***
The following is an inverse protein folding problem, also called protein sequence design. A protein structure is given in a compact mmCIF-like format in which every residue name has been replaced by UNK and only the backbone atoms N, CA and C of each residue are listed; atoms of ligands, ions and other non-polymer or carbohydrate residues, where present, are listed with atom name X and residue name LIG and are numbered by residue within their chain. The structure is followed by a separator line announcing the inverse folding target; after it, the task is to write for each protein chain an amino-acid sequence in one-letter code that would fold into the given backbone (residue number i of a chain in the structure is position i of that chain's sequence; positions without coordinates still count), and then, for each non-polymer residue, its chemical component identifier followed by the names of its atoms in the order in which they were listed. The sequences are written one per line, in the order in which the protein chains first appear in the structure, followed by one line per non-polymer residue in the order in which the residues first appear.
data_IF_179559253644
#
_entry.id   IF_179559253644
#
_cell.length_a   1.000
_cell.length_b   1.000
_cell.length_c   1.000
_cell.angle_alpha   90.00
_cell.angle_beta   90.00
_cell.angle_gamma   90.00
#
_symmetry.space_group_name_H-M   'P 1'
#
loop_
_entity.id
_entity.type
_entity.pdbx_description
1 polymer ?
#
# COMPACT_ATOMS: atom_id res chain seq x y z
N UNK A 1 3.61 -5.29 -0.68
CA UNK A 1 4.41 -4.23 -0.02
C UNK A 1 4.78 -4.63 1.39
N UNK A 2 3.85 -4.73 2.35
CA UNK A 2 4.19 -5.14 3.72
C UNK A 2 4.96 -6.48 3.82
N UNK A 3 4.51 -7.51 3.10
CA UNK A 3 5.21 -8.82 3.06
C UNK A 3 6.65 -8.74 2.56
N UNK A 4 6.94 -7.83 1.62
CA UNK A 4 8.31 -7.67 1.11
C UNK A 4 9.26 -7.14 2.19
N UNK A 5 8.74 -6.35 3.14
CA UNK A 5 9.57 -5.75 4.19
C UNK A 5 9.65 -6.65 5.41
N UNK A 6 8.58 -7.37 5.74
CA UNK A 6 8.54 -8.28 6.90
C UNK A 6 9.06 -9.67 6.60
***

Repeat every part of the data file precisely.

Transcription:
The following is an inverse protein folding problem, also called protein sequence design. A protein structure is given in a compact mmCIF-like format in which every residue name has been replaced by UNK and only the backbone atoms N, CA and C of each residue are listed; atoms of ligands, ions and other non-polymer or carbohydrate residues, where present, are listed with atom name X and residue name LIG and are numbered by residue within their chain. The structure is followed by a separator line announcing the inverse folding target; after it, the task is to write for each protein chain an amino-acid sequence in one-letter code that would fold into the given backbone (residue number i of a chain in the structure is position i of that chain's sequence; positions without coordinates still count), and then, for each non-polymer residue, its chemical component identifier followed by the names of its atoms in the order in which they were listed. The sequences are written one per line, in the order in which the protein chains first appear in the structure, followed by one line per non-polymer residue in the order in which the residues first appear.
data_IF_179559253644
#
_entry.id   IF_179559253644
#
_cell.length_a   1.000
_cell.length_b   1.000
_cell.length_c   1.000
_cell.angle_alpha   90.00
_cell.angle_beta   90.00
_cell.angle_gamma   90.00
#
_symmetry.space_group_name_H-M   'P 1'
#
loop_
_entity.id
_entity.type
_entity.pdbx_description
1 polymer ?
#
# COMPACT_ATOMS: atom_id res chain seq x y z
N UNK A 1 3.61 -5.29 -0.68
CA UNK A 1 4.41 -4.23 -0.02
C UNK A 1 4.78 -4.63 1.39
N UNK A 2 3.85 -4.73 2.35
CA UNK A 2 4.19 -5.14 3.72
C UNK A 2 4.96 -6.48 3.82
N UNK A 3 4.51 -7.51 3.10
CA UNK A 3 5.21 -8.82 3.06
C UNK A 3 6.65 -8.74 2.56
N UNK A 4 6.94 -7.83 1.62
CA UNK A 4 8.31 -7.67 1.11
C UNK A 4 9.26 -7.14 2.19
N UNK A 5 8.74 -6.35 3.14
CA UNK A 5 9.57 -5.75 4.19
C UNK A 5 9.65 -6.65 5.41
N UNK A 6 8.58 -7.37 5.74
CA UNK A 6 8.54 -8.28 6.90
C UNK A 6 9.06 -9.67 6.60